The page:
Why and how growth share schemes are used

Posted by on Oct 18th, 2019  |  Last modified on Nov 1st, 2019

Last updated on November 1st, 2019 at 12:34 pm

If you are stuck for an alternative to an Enterprise Management Incentive (“EMI”) share option because your company is not a qualifying one, or because the person you want to incentivise does not work enough hours, then you may need to look no further than growth shares. Growth shares also work particularly well as a class of shares over which EMI share options can be granted.

1. What are growth shares?

Growth shares are a separate class of shares that a company can create to give the holders of such shares an interest only in the benefit of the growth in value of the company from the time the growth shares are issued. For example, if the company is worth £2 million at the time the growth shares are issued, the growth shares would only participate in the growth in value of the company above £2 million. In other words, the addition of a new shareholder on growth share terms means that the existing shareholders of the company are not diluted as to their ownership of the current value of the company.

2. Why should you use growth shares?

There are several good reasons for using growth shares:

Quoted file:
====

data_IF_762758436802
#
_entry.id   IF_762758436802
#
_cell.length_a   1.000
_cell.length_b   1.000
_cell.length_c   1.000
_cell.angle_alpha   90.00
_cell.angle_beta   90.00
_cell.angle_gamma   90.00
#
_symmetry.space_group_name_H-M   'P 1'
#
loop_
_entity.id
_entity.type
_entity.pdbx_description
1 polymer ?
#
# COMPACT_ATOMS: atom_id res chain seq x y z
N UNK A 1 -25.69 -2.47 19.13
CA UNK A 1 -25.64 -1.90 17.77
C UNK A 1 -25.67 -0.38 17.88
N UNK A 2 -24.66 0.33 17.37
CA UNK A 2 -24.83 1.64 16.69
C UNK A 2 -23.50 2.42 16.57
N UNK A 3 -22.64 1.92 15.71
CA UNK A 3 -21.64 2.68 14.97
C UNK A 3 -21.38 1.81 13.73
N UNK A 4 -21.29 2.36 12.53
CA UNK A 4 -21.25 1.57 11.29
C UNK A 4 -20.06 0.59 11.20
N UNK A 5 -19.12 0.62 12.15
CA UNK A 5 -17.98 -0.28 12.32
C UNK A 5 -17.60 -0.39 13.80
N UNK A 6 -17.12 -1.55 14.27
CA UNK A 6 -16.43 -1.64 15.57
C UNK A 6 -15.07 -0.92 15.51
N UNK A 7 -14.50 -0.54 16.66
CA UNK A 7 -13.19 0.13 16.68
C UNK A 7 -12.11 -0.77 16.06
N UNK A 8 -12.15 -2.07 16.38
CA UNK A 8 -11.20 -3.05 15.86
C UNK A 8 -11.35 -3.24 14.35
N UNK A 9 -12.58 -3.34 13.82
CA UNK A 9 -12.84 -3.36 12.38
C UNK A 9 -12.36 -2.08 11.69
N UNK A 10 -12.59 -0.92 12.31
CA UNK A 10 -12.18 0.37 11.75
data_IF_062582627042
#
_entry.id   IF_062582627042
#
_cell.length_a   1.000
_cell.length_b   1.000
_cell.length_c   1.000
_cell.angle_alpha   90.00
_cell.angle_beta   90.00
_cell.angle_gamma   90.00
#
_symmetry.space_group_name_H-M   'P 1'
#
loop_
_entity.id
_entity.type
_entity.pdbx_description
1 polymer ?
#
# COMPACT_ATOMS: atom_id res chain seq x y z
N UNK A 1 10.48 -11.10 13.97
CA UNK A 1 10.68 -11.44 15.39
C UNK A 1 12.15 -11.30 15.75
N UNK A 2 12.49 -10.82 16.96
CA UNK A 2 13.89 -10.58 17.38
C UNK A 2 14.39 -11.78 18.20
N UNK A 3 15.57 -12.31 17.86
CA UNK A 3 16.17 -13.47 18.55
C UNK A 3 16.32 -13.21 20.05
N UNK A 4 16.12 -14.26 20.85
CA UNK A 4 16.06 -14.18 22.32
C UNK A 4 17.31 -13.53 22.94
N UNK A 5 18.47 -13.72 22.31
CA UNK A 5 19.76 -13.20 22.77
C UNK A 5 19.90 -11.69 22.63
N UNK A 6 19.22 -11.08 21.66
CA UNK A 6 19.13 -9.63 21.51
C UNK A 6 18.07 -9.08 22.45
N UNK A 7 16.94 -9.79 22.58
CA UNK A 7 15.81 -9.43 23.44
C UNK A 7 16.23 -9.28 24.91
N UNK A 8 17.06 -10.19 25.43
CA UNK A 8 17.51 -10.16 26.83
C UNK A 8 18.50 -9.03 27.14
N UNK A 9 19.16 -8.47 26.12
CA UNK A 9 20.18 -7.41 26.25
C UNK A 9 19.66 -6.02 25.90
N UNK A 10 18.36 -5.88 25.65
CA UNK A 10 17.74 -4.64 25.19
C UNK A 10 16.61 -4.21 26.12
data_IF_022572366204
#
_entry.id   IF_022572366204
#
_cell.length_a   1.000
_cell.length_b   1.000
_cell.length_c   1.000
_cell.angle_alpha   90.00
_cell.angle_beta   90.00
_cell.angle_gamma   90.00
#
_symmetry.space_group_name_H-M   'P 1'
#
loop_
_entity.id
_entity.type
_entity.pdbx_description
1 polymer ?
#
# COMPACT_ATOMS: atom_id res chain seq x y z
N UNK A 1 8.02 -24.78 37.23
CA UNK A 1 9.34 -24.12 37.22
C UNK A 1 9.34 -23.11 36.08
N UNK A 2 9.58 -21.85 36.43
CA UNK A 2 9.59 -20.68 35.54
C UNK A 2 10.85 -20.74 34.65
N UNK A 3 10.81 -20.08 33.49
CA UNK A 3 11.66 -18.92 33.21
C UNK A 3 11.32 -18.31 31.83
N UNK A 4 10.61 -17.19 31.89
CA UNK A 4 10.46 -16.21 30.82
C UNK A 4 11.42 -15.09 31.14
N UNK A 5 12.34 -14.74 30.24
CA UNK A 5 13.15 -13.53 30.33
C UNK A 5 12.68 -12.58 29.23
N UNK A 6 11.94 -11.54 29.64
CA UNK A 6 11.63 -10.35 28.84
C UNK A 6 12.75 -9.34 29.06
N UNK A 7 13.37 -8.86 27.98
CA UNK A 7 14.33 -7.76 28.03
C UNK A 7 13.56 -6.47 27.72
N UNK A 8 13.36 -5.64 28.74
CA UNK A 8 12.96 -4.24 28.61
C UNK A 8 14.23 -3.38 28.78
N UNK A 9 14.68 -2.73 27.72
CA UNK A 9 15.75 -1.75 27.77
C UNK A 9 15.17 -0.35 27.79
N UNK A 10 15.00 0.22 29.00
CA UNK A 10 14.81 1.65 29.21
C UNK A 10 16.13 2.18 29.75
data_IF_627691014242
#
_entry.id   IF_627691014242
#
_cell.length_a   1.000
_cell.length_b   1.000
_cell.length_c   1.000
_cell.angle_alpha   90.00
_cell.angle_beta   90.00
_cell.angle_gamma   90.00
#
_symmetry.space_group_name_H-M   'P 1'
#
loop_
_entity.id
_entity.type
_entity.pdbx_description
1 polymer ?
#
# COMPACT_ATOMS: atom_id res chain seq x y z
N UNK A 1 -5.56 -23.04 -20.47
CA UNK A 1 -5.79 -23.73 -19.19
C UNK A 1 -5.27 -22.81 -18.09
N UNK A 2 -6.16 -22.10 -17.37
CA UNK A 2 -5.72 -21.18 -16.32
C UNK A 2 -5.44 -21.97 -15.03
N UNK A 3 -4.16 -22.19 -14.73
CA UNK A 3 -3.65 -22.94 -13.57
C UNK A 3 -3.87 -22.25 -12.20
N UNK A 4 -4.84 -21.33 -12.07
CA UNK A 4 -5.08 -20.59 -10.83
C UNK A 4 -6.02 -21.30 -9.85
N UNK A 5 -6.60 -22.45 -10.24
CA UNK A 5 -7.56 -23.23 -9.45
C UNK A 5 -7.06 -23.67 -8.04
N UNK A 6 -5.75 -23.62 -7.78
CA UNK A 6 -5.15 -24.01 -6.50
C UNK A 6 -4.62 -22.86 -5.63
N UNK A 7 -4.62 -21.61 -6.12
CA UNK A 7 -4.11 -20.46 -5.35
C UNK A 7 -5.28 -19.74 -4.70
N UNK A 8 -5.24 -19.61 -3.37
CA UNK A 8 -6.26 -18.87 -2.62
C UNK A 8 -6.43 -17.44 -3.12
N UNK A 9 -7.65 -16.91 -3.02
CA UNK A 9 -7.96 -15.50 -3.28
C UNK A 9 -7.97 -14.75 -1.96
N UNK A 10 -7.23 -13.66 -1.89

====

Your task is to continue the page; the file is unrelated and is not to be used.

• one is the commercial rationale that as an incentive award it only allows the holder to share in the growth in value that they are actively contributing to.
  • another one is driven by tax considerations. In principle, as long as the recipient of the growth share pays the nominal (or par) value of the share (whether that is £1.00, or £0.01 for example) and as long as the value of the company has been accurately estimated and ring fenced in the share class rights, the holder of the growth share will not be receiving anything of current value and therefore no income tax charge should attach to it.
  • a different one is that growth shares do not have to meet any statutory requirements or limits and that the terms attaching to the growth shares can be tailored to suit the commercial needs of the company.
  • one more is that participation can be selective. This means that the board of the company does not have to offer growth shares to every recipient on equal terms. The ability for the board to set particular hurdles to different holders of growth shares avoids the need to amend the articles each time new classes of growth shares are issued, ensuring in this way that the arrangements remain private and flexible.

3. What to consider when planning to introduce growth shares

Making a growth shares arrangement involves considerable effort and expense on the part of the company, including the services of both:

  • a share valuation expert to value the company and the growth shares; and
  • a professional legal adviser to draft the growth shares plan and the necessary changes to the company’s articles of association.

3.1.Valuation of the growth shares

Valuing the growth shares is critical to the success of the arrangement. If the value of the company is underestimated, and the shares are issued to an officer or employee, then that value will trigger an income tax charge for the individual.